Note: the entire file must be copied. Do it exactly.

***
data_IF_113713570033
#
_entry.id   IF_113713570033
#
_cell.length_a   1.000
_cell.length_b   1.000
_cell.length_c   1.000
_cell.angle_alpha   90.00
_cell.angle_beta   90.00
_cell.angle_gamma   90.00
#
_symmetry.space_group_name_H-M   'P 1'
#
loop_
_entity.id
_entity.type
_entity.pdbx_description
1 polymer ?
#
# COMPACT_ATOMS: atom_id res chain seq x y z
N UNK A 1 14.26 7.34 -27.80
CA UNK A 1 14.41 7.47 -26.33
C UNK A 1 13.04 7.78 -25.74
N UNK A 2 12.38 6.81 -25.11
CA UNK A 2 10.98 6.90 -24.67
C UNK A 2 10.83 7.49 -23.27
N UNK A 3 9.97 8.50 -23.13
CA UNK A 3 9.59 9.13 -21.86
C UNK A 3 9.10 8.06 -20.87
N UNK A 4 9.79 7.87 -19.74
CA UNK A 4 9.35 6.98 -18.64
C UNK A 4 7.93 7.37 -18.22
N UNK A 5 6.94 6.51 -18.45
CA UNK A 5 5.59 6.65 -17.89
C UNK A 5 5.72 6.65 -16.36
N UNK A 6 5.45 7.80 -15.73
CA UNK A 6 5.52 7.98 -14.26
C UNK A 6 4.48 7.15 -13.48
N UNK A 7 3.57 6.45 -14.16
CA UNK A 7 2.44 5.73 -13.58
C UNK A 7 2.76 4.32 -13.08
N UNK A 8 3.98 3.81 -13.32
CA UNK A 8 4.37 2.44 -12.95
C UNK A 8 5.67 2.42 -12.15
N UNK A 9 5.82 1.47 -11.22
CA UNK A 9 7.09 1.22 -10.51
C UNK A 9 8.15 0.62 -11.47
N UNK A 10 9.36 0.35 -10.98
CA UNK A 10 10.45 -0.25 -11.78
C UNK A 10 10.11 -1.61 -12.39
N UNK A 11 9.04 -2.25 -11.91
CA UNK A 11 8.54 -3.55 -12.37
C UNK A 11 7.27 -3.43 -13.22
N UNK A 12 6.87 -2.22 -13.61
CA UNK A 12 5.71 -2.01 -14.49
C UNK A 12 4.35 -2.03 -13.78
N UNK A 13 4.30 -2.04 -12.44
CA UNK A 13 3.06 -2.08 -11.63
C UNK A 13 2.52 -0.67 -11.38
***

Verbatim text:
data_IF_113713570033
#
_entry.id   IF_113713570033
#
_cell.length_a   1.000
_cell.length_b   1.000
_cell.length_c   1.000
_cell.angle_alpha   90.00
_cell.angle_beta   90.00
_cell.angle_gamma   90.00
#
_symmetry.space_group_name_H-M   'P 1'
#
loop_
_entity.id
_entity.type
_entity.pdbx_description
1 polymer ?
#
# COMPACT_ATOMS: atom_id res chain seq x y z
N UNK A 1 14.26 7.34 -27.80
CA UNK A 1 14.41 7.47 -26.33
C UNK A 1 13.04 7.78 -25.74
N UNK A 2 12.38 6.81 -25.11
CA UNK A 2 10.98 6.90 -24.67
C UNK A 2 10.83 7.49 -23.27
N UNK A 3 9.97 8.50 -23.13
CA UNK A 3 9.59 9.13 -21.86
C UNK A 3 9.10 8.06 -20.87
N UNK A 4 9.79 7.87 -19.74
CA UNK A 4 9.35 6.98 -18.64
C UNK A 4 7.93 7.37 -18.22
N UNK A 5 6.94 6.51 -18.45
CA UNK A 5 5.59 6.65 -17.89
C UNK A 5 5.72 6.65 -16.36
N UNK A 6 5.45 7.80 -15.73
CA UNK A 6 5.52 7.98 -14.26
C UNK A 6 4.48 7.15 -13.48
N UNK A 7 3.57 6.45 -14.16
CA UNK A 7 2.44 5.73 -13.58
C UNK A 7 2.76 4.32 -13.08
N UNK A 8 3.98 3.81 -13.32
CA UNK A 8 4.37 2.44 -12.95
C UNK A 8 5.67 2.42 -12.15
N UNK A 9 5.82 1.47 -11.22
CA UNK A 9 7.09 1.22 -10.51
C UNK A 9 8.15 0.62 -11.47
N UNK A 10 9.36 0.35 -10.98
CA UNK A 10 10.45 -0.25 -11.78
C UNK A 10 10.11 -1.61 -12.39
N UNK A 11 9.04 -2.25 -11.91
CA UNK A 11 8.54 -3.55 -12.37
C UNK A 11 7.27 -3.43 -13.22
N UNK A 12 6.87 -2.22 -13.61
CA UNK A 12 5.71 -2.01 -14.49
C UNK A 12 4.35 -2.03 -13.78
N UNK A 13 4.30 -2.04 -12.44
CA UNK A 13 3.06 -2.08 -11.63
C UNK A 13 2.52 -0.67 -11.38